@Nath, I’m not looking for Downton Abbey to be a substitute for actual knowledge of history. It is escapism and entertainment, with a passing nod to history. That nobody “over there” would admit to watching, well… my understanding is that the ratings were very high in the UK, and that the Scots (I think) were downright ornery when their local ITL did not carry the series for the first few episodes/season. Que sera sera. The point was that it reminded me that I missed the brown tweed.

  27. whiskeydent | January 25, 2017 at 1:22 pm |

    Crocodile and alligator shoes are rare everywhere simply because they’re so damned expensive. However, these skins — along with some other reptile varieties — are commonly used for cowboy boots in Texas.

  28. Oh absolutely. I wasn’t sneering. I thought I said so?

    The ratings were phenomenal – and on ITV, which hasn’t had a hit in years. I think it beat the Queen’s speech on Christmas day – and I believe the Queen herself was a fan. She pointed out a faux pas with some medals or some-such.

    I gave the wrong impression. What I meant was people don’t admit to popular taste here. And it’s especially naff to watch homegrown stuff. Trash has to be American – so we can have our Krispy Kreme and eat it.

    If you believed what we say, we only slob out to Swedish crime dramas or read Checkhov in the Russian.

    Which I do, as it happens. But only the stories, never the plays – too broad.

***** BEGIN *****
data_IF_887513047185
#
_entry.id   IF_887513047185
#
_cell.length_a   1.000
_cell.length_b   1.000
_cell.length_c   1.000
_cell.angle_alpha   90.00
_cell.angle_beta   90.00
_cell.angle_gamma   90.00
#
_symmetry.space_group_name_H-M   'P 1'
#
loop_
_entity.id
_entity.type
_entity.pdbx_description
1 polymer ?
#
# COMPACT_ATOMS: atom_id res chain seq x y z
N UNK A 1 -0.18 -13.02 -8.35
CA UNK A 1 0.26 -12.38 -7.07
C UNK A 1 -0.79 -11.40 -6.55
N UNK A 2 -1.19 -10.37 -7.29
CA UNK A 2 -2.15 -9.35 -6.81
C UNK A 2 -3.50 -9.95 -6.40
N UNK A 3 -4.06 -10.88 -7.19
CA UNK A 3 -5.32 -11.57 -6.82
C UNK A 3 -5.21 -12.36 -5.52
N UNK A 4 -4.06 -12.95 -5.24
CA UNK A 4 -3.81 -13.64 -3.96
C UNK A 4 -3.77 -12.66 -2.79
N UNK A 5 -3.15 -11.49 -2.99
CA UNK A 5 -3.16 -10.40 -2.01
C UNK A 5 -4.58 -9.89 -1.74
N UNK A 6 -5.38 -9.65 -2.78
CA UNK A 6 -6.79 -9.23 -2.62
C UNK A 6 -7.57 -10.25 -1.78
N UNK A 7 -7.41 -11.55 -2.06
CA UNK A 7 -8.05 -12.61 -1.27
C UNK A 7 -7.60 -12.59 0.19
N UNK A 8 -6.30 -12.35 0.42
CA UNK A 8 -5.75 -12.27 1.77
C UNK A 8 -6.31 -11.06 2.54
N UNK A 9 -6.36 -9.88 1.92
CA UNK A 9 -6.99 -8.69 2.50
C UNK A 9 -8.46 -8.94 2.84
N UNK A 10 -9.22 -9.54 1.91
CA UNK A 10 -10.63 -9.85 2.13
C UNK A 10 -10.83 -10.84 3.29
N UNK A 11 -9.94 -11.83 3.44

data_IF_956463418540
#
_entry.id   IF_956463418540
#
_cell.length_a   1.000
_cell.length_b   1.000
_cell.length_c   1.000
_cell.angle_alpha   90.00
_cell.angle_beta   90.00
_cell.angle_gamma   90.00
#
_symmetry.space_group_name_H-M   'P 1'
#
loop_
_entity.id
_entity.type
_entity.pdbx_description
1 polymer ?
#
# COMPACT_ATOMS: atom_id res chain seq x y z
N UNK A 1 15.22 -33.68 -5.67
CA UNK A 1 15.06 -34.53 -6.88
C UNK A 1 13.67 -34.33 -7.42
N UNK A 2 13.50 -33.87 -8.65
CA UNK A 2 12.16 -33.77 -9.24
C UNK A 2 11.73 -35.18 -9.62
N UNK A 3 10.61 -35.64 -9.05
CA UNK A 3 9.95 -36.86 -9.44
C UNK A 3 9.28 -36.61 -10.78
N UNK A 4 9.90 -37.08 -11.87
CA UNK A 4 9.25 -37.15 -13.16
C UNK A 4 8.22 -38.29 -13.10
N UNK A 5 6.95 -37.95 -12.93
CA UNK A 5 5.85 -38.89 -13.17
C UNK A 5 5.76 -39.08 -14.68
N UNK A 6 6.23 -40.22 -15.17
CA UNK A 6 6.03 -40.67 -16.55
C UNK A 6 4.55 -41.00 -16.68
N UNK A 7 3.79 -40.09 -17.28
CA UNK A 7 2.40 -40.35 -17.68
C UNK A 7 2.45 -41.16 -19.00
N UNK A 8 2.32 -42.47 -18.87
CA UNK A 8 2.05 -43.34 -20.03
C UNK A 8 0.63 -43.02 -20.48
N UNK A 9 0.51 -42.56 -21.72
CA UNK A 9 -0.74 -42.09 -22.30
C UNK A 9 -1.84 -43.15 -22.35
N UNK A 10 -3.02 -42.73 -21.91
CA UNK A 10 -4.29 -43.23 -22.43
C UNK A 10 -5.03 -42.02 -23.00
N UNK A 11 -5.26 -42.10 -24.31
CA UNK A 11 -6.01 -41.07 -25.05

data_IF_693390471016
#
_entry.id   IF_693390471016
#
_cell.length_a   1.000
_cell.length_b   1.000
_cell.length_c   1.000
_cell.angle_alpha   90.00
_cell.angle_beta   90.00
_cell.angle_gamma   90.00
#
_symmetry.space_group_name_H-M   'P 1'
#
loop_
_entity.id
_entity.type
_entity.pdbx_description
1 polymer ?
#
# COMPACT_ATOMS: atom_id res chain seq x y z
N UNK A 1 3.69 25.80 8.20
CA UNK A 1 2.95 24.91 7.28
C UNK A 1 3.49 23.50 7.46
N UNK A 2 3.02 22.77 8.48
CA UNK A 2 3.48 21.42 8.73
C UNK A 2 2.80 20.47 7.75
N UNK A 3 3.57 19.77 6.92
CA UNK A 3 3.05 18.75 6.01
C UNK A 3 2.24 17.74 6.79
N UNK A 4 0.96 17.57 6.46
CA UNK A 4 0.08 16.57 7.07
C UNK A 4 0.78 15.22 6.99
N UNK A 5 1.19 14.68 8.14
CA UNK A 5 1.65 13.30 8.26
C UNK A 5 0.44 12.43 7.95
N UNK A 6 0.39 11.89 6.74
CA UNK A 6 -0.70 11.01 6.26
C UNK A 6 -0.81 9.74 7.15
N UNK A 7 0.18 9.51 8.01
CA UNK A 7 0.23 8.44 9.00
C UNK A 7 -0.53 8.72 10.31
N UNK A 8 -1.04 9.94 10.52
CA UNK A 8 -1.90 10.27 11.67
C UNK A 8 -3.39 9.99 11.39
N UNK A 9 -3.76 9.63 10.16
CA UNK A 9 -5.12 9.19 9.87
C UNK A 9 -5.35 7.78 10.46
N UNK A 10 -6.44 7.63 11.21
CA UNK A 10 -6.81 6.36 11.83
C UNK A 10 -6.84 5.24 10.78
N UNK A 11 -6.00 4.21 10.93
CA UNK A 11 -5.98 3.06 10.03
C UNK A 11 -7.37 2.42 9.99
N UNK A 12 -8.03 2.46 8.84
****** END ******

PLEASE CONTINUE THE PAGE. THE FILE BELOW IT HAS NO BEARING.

29. Ooh MDixon. What a lovely barn door. Allow me…

  30. I think your weejun prose needs a little syntactical duck tape.

    This is what you wrote:

    Since a short while ago, the remarks made here are not much better, when you compare them with Trump having an argument with the media over whose crowd had been larger – his crowd or the media’s.

    Furthermore, the jacket is too short. So are the trousers. It appears to me that the man borrowed one item of clothing that wasn’t long enough.

    There are not many slip-on shoes made of crocodile leather in the South. Most shoes like this think Southerners are too attention-seeking. Some ladies wear Southerners as clothing – but women wouldn’t. Women are expected to be more attention-seeking than that. The first of those shop dummies looks like an item of clothing, the kind worn by people who sell used cars as they put on fancier clothes outside fashionable nightspots in 1970s New York, in the hope that this would gain them entrance if they were sufficiently fancy. The shop dummies need to stop working whenever anyone is saying socks are enjoyable.

    …Are you google translating from a slavic language? Apologies if so.

  31. Oh my mistake. I missed the compacted, complex analogy that linked arguing over large crowds to wearing small clothes: “wreaking of insecurity”.

    That is, if I understand correctly, “the widespread devastation of doubt”.

    Beautiful. Echoes of the old Bostonite Eliot.

  32. Henry Contestwinner | January 26, 2017 at 9:55 pm |

    MDixon, the comments are not up to snuff because most of them are from one person. Also, because I’m not commenting 😉